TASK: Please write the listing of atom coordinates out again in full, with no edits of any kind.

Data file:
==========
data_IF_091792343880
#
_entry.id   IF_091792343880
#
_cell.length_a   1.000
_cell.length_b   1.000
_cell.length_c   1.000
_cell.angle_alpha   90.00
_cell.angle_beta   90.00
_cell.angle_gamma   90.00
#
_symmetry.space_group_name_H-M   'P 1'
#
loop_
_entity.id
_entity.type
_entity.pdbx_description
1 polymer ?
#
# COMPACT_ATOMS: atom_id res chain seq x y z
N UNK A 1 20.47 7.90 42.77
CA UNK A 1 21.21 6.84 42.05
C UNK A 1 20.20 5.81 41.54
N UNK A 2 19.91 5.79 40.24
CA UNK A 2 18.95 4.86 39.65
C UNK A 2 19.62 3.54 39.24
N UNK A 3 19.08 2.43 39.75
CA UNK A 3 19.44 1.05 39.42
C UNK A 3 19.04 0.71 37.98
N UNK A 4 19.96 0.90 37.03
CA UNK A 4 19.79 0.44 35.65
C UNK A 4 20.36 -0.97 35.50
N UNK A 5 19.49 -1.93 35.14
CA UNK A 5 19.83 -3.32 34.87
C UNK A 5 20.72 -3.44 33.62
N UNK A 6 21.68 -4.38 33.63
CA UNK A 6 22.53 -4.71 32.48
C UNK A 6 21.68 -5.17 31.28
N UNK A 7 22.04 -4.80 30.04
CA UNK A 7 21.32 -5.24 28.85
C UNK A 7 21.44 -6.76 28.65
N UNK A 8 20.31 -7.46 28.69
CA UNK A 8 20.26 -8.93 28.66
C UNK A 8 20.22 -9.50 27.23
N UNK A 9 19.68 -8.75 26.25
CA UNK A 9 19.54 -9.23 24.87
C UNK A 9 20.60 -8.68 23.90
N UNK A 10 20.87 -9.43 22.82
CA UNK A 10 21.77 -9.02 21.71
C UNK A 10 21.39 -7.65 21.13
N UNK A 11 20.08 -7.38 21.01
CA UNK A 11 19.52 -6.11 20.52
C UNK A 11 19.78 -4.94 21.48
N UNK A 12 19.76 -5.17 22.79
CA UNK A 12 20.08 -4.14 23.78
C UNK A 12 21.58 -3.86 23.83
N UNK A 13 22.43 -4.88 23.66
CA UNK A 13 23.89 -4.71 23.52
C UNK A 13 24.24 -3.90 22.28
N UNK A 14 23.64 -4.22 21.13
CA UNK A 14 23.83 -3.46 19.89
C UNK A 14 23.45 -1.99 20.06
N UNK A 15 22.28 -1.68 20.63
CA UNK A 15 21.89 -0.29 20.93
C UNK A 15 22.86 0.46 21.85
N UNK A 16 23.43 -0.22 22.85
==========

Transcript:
data_IF_091792343880
#
_entry.id   IF_091792343880
#
_cell.length_a   1.000
_cell.length_b   1.000
_cell.length_c   1.000
_cell.angle_alpha   90.00
_cell.angle_beta   90.00
_cell.angle_gamma   90.00
#
_symmetry.space_group_name_H-M   'P 1'
#
loop_
_entity.id
_entity.type
_entity.pdbx_description
1 polymer ?
#
# COMPACT_ATOMS: atom_id res chain seq x y z
N UNK A 1 20.47 7.90 42.77
CA UNK A 1 21.21 6.84 42.05
C UNK A 1 20.20 5.81 41.54
N UNK A 2 19.91 5.79 40.24
CA UNK A 2 18.95 4.86 39.65
C UNK A 2 19.62 3.54 39.24
N UNK A 3 19.08 2.43 39.75
CA UNK A 3 19.44 1.05 39.42
C UNK A 3 19.04 0.71 37.98
N UNK A 4 19.96 0.90 37.03
CA UNK A 4 19.79 0.44 35.65
C UNK A 4 20.36 -0.97 35.50
N UNK A 5 19.49 -1.93 35.14
CA UNK A 5 19.83 -3.32 34.87
C UNK A 5 20.72 -3.44 33.62
N UNK A 6 21.68 -4.38 33.63
CA UNK A 6 22.53 -4.71 32.48
C UNK A 6 21.68 -5.17 31.28
N UNK A 7 22.04 -4.80 30.04
CA UNK A 7 21.32 -5.24 28.85
C UNK A 7 21.44 -6.76 28.65
N UNK A 8 20.31 -7.46 28.69
CA UNK A 8 20.26 -8.93 28.66
C UNK A 8 20.22 -9.50 27.23
N UNK A 9 19.68 -8.75 26.25
CA UNK A 9 19.54 -9.23 24.87
C UNK A 9 20.60 -8.68 23.90
N UNK A 10 20.87 -9.43 22.82
CA UNK A 10 21.77 -9.02 21.71
C UNK A 10 21.39 -7.65 21.13
N UNK A 11 20.08 -7.38 21.01
CA UNK A 11 19.52 -6.11 20.52
C UNK A 11 19.78 -4.94 21.48
N UNK A 12 19.76 -5.17 22.79
CA UNK A 12 20.08 -4.14 23.78
C UNK A 12 21.58 -3.86 23.83
N UNK A 13 22.43 -4.88 23.66
CA UNK A 13 23.89 -4.71 23.52
C UNK A 13 24.24 -3.90 22.28
N UNK A 14 23.64 -4.22 21.13
CA UNK A 14 23.83 -3.46 19.89
C UNK A 14 23.45 -1.99 20.06
N UNK A 15 22.28 -1.68 20.63
CA UNK A 15 21.89 -0.29 20.93
C UNK A 15 22.86 0.46 21.85
N UNK A 16 23.43 -0.22 22.85